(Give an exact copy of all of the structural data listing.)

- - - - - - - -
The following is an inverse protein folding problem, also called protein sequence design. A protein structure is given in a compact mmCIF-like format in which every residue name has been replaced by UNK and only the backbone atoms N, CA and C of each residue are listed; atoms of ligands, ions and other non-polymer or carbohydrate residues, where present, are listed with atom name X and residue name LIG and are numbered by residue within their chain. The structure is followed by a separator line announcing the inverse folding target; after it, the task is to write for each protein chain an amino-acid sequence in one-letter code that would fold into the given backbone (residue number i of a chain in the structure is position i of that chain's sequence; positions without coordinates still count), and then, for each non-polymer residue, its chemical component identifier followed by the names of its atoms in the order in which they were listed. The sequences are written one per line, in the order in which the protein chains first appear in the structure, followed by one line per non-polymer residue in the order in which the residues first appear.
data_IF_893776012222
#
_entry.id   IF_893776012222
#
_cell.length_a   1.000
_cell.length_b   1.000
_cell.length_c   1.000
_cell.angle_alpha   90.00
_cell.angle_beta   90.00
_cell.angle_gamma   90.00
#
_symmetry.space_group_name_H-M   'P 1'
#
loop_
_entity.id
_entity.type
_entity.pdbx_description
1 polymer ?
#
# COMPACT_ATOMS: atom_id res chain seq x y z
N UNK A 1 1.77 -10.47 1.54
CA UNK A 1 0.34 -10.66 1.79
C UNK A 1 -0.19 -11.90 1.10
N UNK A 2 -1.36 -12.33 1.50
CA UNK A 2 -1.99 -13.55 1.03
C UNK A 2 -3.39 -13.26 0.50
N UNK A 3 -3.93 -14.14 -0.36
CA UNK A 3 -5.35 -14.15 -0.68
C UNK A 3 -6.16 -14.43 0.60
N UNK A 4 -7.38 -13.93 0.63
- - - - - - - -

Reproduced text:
The following is an inverse protein folding problem, also called protein sequence design. A protein structure is given in a compact mmCIF-like format in which every residue name has been replaced by UNK and only the backbone atoms N, CA and C of each residue are listed; atoms of ligands, ions and other non-polymer or carbohydrate residues, where present, are listed with atom name X and residue name LIG and are numbered by residue within their chain. The structure is followed by a separator line announcing the inverse folding target; after it, the task is to write for each protein chain an amino-acid sequence in one-letter code that would fold into the given backbone (residue number i of a chain in the structure is position i of that chain's sequence; positions without coordinates still count), and then, for each non-polymer residue, its chemical component identifier followed by the names of its atoms in the order in which they were listed. The sequences are written one per line, in the order in which the protein chains first appear in the structure, followed by one line per non-polymer residue in the order in which the residues first appear.
data_IF_893776012222
#
_entry.id   IF_893776012222
#
_cell.length_a   1.000
_cell.length_b   1.000
_cell.length_c   1.000
_cell.angle_alpha   90.00
_cell.angle_beta   90.00
_cell.angle_gamma   90.00
#
_symmetry.space_group_name_H-M   'P 1'
#
loop_
_entity.id
_entity.type
_entity.pdbx_description
1 polymer ?
#
# COMPACT_ATOMS: atom_id res chain seq x y z
N UNK A 1 1.77 -10.47 1.54
CA UNK A 1 0.34 -10.66 1.79
C UNK A 1 -0.19 -11.90 1.10
N UNK A 2 -1.36 -12.33 1.50
CA UNK A 2 -1.99 -13.55 1.03
C UNK A 2 -3.39 -13.26 0.50
N UNK A 3 -3.93 -14.14 -0.36
CA UNK A 3 -5.35 -14.15 -0.68
C UNK A 3 -6.16 -14.43 0.60
N UNK A 4 -7.38 -13.93 0.63